By DOTTY NIST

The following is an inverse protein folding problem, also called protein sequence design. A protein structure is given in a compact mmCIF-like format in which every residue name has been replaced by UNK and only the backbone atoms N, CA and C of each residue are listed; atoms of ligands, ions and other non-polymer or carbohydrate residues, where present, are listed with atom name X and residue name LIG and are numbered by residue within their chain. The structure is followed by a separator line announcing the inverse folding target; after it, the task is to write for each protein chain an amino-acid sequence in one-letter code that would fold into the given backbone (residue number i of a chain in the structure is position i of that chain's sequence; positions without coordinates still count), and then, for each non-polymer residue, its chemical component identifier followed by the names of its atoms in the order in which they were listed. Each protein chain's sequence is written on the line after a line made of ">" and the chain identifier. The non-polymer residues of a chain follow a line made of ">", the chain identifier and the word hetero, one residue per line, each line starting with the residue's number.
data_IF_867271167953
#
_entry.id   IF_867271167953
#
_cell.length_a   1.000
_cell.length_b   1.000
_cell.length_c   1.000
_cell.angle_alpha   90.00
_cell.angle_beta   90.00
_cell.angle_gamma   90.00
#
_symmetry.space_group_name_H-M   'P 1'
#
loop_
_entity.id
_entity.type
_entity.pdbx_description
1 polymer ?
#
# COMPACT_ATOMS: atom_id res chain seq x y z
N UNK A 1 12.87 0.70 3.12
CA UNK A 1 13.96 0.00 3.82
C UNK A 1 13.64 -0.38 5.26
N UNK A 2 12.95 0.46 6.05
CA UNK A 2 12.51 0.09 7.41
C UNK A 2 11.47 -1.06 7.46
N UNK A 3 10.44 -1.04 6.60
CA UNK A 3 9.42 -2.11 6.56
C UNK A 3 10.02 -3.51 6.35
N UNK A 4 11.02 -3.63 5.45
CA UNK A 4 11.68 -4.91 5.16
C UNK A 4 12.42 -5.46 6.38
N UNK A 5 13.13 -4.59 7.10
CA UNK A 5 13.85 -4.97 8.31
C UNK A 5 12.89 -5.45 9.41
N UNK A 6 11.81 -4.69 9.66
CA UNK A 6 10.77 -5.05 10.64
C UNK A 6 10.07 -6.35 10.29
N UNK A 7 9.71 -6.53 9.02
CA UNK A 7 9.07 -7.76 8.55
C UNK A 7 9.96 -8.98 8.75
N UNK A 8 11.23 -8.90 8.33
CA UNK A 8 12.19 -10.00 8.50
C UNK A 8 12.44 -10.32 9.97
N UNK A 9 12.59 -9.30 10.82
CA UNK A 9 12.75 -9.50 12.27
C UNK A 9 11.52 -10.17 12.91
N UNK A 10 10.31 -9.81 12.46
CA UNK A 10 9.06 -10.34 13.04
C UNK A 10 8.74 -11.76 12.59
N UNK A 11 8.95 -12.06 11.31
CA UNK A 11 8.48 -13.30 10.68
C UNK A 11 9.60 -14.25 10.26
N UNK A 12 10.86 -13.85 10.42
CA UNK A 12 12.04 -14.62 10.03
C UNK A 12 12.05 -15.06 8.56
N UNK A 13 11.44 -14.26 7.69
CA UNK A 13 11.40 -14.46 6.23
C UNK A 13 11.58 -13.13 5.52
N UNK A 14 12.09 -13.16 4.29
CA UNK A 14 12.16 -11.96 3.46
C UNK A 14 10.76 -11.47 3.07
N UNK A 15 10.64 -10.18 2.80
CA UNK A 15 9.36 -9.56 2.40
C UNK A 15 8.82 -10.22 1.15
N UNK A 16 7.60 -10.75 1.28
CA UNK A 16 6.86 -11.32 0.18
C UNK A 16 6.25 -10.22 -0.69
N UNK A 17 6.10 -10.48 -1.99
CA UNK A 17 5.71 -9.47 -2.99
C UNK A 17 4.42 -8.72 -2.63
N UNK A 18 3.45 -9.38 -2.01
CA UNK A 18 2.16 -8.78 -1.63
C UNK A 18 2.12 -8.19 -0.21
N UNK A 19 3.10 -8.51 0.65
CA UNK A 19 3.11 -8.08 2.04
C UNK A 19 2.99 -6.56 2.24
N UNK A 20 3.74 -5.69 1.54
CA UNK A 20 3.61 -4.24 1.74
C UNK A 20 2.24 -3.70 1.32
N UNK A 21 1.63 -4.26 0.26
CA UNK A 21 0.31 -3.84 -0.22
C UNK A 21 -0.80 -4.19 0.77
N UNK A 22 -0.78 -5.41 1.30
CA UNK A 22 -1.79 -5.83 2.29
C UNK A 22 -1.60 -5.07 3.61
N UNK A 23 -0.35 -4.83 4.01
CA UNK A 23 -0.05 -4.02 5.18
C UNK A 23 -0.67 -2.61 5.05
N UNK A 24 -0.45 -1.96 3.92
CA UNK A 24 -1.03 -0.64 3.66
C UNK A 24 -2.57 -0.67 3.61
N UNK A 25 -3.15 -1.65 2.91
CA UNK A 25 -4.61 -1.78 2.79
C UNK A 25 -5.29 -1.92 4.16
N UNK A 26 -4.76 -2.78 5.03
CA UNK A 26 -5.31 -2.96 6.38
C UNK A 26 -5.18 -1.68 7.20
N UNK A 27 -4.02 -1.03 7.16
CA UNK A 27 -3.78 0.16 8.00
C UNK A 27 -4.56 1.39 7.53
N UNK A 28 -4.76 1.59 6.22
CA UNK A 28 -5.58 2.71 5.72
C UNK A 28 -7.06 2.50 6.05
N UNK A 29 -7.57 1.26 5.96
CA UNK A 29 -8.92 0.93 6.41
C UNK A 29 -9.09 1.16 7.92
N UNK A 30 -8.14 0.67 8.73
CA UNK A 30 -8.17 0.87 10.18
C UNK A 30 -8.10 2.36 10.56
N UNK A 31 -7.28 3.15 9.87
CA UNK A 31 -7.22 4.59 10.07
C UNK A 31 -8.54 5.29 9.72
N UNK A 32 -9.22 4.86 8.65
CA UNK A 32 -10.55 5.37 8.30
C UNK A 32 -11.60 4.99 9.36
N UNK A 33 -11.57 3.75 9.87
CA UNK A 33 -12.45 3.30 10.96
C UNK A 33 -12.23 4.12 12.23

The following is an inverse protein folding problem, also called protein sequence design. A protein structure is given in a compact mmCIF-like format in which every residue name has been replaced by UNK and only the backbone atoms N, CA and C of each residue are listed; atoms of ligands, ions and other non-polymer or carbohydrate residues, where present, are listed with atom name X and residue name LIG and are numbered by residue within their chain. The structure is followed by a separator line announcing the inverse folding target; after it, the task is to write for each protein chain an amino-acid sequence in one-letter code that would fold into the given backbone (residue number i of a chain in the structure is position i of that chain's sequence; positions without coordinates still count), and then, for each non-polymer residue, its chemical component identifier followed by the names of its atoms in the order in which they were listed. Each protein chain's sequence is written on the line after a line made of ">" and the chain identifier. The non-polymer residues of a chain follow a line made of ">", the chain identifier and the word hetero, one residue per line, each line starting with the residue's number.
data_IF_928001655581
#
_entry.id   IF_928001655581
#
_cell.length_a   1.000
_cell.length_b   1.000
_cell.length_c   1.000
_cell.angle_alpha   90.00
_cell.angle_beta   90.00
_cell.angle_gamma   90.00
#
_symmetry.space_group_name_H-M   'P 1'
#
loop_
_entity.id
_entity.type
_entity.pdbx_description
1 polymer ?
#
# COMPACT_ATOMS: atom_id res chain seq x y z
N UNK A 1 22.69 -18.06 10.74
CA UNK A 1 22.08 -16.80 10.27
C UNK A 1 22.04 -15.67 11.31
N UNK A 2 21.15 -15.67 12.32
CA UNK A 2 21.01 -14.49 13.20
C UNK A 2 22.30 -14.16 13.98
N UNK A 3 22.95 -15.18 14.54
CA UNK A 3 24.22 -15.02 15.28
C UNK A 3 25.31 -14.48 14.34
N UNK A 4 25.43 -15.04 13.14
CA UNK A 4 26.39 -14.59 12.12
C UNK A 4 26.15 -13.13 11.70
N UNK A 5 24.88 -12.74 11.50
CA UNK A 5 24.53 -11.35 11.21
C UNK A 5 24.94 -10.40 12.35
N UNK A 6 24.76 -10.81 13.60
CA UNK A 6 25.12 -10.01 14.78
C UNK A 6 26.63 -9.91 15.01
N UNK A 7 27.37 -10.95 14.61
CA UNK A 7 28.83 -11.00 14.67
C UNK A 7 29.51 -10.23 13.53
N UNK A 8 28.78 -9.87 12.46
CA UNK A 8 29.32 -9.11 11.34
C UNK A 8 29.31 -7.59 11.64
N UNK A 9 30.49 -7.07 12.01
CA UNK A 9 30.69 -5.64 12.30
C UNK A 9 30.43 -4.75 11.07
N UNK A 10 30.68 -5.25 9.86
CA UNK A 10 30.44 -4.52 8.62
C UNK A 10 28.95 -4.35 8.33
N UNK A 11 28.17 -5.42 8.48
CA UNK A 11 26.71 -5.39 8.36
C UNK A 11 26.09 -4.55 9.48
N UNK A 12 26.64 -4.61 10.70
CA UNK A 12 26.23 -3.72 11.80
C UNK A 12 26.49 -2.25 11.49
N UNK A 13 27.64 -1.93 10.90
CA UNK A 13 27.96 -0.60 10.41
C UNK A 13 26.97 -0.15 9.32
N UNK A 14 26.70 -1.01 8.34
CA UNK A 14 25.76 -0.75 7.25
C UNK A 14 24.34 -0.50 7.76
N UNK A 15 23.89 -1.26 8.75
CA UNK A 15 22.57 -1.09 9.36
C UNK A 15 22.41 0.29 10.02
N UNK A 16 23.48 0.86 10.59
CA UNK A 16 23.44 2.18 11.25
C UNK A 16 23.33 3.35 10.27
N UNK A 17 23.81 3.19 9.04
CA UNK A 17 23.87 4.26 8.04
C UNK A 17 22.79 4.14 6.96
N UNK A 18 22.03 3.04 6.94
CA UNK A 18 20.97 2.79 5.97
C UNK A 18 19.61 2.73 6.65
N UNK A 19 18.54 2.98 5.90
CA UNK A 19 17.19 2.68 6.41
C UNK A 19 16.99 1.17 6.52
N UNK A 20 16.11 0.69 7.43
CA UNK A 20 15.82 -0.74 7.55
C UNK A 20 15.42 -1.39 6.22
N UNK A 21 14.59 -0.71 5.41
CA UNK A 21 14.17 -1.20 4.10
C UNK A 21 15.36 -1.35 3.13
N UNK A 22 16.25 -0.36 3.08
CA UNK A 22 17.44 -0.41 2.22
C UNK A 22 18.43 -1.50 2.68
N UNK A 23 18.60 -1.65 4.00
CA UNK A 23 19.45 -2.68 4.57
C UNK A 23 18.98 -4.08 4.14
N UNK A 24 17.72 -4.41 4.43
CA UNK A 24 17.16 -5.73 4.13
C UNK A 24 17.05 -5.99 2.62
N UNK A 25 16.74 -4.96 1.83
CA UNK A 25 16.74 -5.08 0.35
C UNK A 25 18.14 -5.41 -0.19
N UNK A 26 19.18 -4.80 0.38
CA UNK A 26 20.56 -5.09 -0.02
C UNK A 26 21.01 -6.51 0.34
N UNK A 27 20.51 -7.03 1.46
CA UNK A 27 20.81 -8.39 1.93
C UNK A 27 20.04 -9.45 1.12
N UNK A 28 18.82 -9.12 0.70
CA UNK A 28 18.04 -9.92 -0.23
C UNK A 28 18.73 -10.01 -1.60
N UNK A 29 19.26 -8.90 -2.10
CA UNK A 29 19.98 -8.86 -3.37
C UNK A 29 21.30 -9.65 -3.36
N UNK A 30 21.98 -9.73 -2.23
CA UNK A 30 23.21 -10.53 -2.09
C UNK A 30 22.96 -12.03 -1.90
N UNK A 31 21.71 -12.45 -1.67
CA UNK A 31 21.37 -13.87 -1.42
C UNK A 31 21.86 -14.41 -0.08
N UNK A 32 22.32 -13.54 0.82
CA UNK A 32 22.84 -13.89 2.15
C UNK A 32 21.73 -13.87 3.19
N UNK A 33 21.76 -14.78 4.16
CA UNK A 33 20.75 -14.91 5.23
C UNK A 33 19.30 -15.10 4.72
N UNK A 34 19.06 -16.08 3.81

While finding that the Northwest Florida Transportation Corridor Authority (NFTCA) is for the most part “conducting its business in accordance with requirements of public meetings, open records, and ethics,” a state oversight commission recently identified a number of concerns in connection with the operation of the NFTCA. Created in 2005 by the Florida Legislature, the NFTCA is an agency of the state encompassing eight counties and consisting of eight governor-appointed voting members plus an ex-officio, non-voting member, the Florida Department of Transportation (DOT) secretary. The NFTCA is tasked with improving mobility on the U.S. 98 corridor and related duties with regard to that corridor. The agency is authorized to construct roads and other transportation facilities, any of which may be tolled. Mandated with oversight of the NFTCA, along with the 14 other transportation authorities created under chapters 343 and 348 of Florida Statutes, on March 20, the Florida Transportation Commission (FTC) transmitted to Gov. Charlie Crist its “Monitoring and Oversight, FY 2008 Report” on these transportation authorities. The report on the NFTCA that was part of this document noted that the agency had followed statutory requirements to meet at least quarterly at alternate locations, and to adopt a Corridor Master Plan and plan update within prescribed timelines. However, the report stated that the NFTCA did not comply with statutory requirements to present the July 1, 2008, master plan update “to the governing bodies of the counties within the corridor and legislative delegation members.” Such a presentation, the FTC stated, had been required within 90 days of the adoption. With regard to ethics, the oversight commission observed that the NFTCA had in January 2008 adopted a resolution calling for all board members and employees to follow Florida Statutes requirements for ethical conduct, and that no ethical violations or investigations had been reported by the board or noted in NFTCA meeting minutes. The commission did, however, find that an incident occurring in 2008 did raise questions on the agency’s conduct. This was in connection with a legally-mandated U.S. Fish and Wildlife Service (USFWS) public hearing on a proposed critical habitat designation for the Reticulated Flatwood Salamander, a species already federally listed as threatened. The USFWS had/has been part of a working group attempting to formulate an alignment solution to potential impacts on the survival of this salamander species associated with the Eglin Bypass. This is a new four-lane limited-access highway proposed by the NFTCA to extend from SR-87 to U.S. 331. A $3 million study is now underway in connection with this proposal. According to the report, “NFTCA chose to politicize this issue at the public meeting held by the USFWS. A flyer, which carried the NFTCA logo, characterized the USFWS meeting as being a public meeting on the Bypass Road, citing that the proposed legislation by USFWS was an attempt to block construction of the road. “It was also noted that a staff member of the NFTCA’s consulting firm, HDR, Inc., was at the USFWS meeting handing out these flyers,” the report continued. The FTC report observed that these actions by the NFTCA could be “construed” as lobbying, and that the use of DOT funds for such activities could represent a statutory violation. It was recommended by the commission that the NFTCA “conduct a thorough review of Florida Statutes, Sunshine Laws and Ethics Codes in light of these activities and refrain from either conducting or giving the appearance of conducting any political or lobbying activities.” The report also alleges a failure by the NFTCA to fully meet disclosure requirements established by the commission with regard to financial and accounting statements. In the agency’s defense, it is noted that the NFTCA lacks operational funding for the preparation of an independent audit or annual financial report. The commission therefore directs the NFTCA to designate a board officer to file annual financial report information through an on-line mechanism. The report states that the NFTCA board has not adopted a formal budget, and the commission recommends in the report that the agency meet Florida Statutes’ requirements by doing so. The report also references public record and open meeting problems, observing one instance of a NFTCA meeting location having being changed with less than two days’ notice, and with that meeting being subsequently cancelled with only hours’ notice to the public on the agency’s Web site. “NFTCA should refrain from last minute changes in venue except in cases of unusual circumstances and should develop a more effective means of notifying the public of changes in location or cancellation of meetings,” the commission directed. The agency was also directed, in the interest of countering “public skepticism” about NFTCA objectives, to use “technology to broadcast updated information, publish updated Master Plans on its website, and generally provide more information to the public at-large. “The NFTCA could also post public comments received as an appendix to its Master Plan rather than requiring the public to request copies of public comments,” the commission suggested. The report further requests that the NFTCA review “all pertinent governing statutes…to insure that it is operating not only within the law but also within the spirit of the law. “Greater compliance with both the letter and spirit of the law and a more open public communication process can potentially diffuse some of the heated pubic discourse that has been occurring,” the report concludes. The FTC report is available for viewing in its entirety on the commision’s Web site, www.ftc.state.fl.us. Information on the NFTCA, including a meeting schedule, is available at www.nwftca.com.